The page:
Sen. Robert A. “Bobby” Zirkin has 92,000 reasons why he should be the next chairman of the Senate Judicial Proceedings Committee.
Zirkin, D-Baltimore County, a two-term senator, finds himself in the enviable position of having no opposition in the general or primary election as well as a couple hundred thousand dollars sitting around gathering dust in his campaign account.
What’s a guy to do?
If you’re Zirkin you donate $92,000 to help re-elect democratic Senators. The biggest chunk of that money, $58,000, was transferred to the Maryland Democratic Senatorial Committee Slate—essentially a campaign entity used by Senate President Thomas V. Mike Miller Jr. to help elect and re-elect senators.
Zirkin spread another $34,000 to other Democratic senators who lead committees. He also gave money to senators considered to have difficult races such as Sen. Nathaniel McFadden, and Del. Luiz Simmons (who is running for a Senate seat).
And in the politics makes strange bedfellows category, Zirkin gave $6,000 to Sen. Joan Carter Conway. Zirkin and Carter Conway over the last two terms have occasionally butted heads on bills that would ban fracking or create an elected-appointed school board in Baltimore County.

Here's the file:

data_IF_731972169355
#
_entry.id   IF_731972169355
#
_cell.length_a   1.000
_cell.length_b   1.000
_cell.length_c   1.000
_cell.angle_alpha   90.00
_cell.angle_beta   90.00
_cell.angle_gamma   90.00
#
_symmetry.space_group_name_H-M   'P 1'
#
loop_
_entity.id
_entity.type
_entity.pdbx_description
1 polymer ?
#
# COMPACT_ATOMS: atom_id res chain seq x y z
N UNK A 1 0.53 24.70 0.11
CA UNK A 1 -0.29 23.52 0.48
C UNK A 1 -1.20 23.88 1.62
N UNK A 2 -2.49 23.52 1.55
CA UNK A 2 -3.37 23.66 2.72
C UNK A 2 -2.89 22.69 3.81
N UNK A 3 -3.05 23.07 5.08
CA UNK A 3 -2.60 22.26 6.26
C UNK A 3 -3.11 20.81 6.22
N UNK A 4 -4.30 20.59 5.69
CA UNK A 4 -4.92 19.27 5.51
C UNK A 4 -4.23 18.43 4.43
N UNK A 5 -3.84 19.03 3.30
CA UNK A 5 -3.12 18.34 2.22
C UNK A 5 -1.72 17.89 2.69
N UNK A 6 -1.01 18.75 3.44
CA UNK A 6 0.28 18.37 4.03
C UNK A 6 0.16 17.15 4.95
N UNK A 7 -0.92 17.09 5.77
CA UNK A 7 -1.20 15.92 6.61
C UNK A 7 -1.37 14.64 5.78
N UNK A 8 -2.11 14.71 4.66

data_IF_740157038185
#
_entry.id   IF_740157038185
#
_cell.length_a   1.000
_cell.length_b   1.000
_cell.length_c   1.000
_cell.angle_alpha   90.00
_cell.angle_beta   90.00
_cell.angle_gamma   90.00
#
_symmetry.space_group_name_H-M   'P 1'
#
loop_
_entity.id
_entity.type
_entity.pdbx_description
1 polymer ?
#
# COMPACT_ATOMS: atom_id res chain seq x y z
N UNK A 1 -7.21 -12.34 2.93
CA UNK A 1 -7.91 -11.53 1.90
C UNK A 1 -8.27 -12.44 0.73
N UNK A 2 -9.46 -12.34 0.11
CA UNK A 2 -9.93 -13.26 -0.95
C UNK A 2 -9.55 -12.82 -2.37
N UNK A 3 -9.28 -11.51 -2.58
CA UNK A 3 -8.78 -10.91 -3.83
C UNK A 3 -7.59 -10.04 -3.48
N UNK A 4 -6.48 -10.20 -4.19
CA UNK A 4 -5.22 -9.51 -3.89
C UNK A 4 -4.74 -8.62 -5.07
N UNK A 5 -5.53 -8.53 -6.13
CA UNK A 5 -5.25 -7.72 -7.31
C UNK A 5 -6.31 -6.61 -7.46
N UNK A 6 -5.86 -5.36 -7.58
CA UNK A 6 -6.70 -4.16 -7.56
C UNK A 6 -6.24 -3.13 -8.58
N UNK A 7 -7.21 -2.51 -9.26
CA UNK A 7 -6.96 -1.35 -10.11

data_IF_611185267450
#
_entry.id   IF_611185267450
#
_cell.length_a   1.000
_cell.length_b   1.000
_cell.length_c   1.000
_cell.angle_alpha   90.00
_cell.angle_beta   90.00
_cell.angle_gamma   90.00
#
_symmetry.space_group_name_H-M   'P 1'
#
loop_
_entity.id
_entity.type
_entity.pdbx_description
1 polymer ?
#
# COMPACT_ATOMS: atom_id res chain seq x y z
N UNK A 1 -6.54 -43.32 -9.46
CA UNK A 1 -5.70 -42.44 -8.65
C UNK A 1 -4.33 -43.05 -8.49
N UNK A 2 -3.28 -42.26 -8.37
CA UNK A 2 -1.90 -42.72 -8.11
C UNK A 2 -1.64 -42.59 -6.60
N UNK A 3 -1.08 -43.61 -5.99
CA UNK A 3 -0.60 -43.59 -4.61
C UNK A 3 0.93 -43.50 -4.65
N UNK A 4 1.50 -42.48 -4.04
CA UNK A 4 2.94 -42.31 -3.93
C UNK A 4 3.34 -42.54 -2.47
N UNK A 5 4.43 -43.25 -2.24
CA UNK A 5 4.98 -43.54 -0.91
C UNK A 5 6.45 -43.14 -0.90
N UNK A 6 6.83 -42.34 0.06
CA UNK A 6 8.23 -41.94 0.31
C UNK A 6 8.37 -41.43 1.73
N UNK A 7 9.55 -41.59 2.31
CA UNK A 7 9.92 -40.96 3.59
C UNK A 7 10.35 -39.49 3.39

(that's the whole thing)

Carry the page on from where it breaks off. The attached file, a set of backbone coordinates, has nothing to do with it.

A $6,000 donation might not make the pair BFFs but it could go a long way toward garnering support for what appears to be some serious interest in becoming the next chairman of the Senate Judicial Proceedings Committee. It’s a position that may also be coveted by current committee vice chairwoman Sen. Lisa Gladden and committee member Sen. Jamin B. “Jamie” Raskin.
Assuming Raskin and Gladden are successfully re-elected, they and Zirkin would be in a very small club as the only attorneys on the committee.
Sources say the chairmanship will likely go to a practicing attorney who is on the committee. Raskin is more of an academic. Zirkin has a private practice based in Owings Mills and Gladden is a public defender.
Even if Simmons wins and is appointed to Judicial Proceedings, Simmons would be an unlikely choice to lead the committee as a freshman.
It also sets the bar for Gladden and Raskin. As of the most recent campaign finance report filed last month, Gladden had a negative balance of more than $41,500. Raskin reported having more than $143,500 in cash on hand.
Sending checks to help colleagues get re-elected and ponying up nearly $60,000 could send a strong statement to Miller, who ultimately will pick the next committee leader.
Zirkin, for his part, declined to discuss the chairmanship or his interest in it.
When asked about the donations, he would only say:
“I’m just happy to be in a position to help my colleagues,” Zirkin said.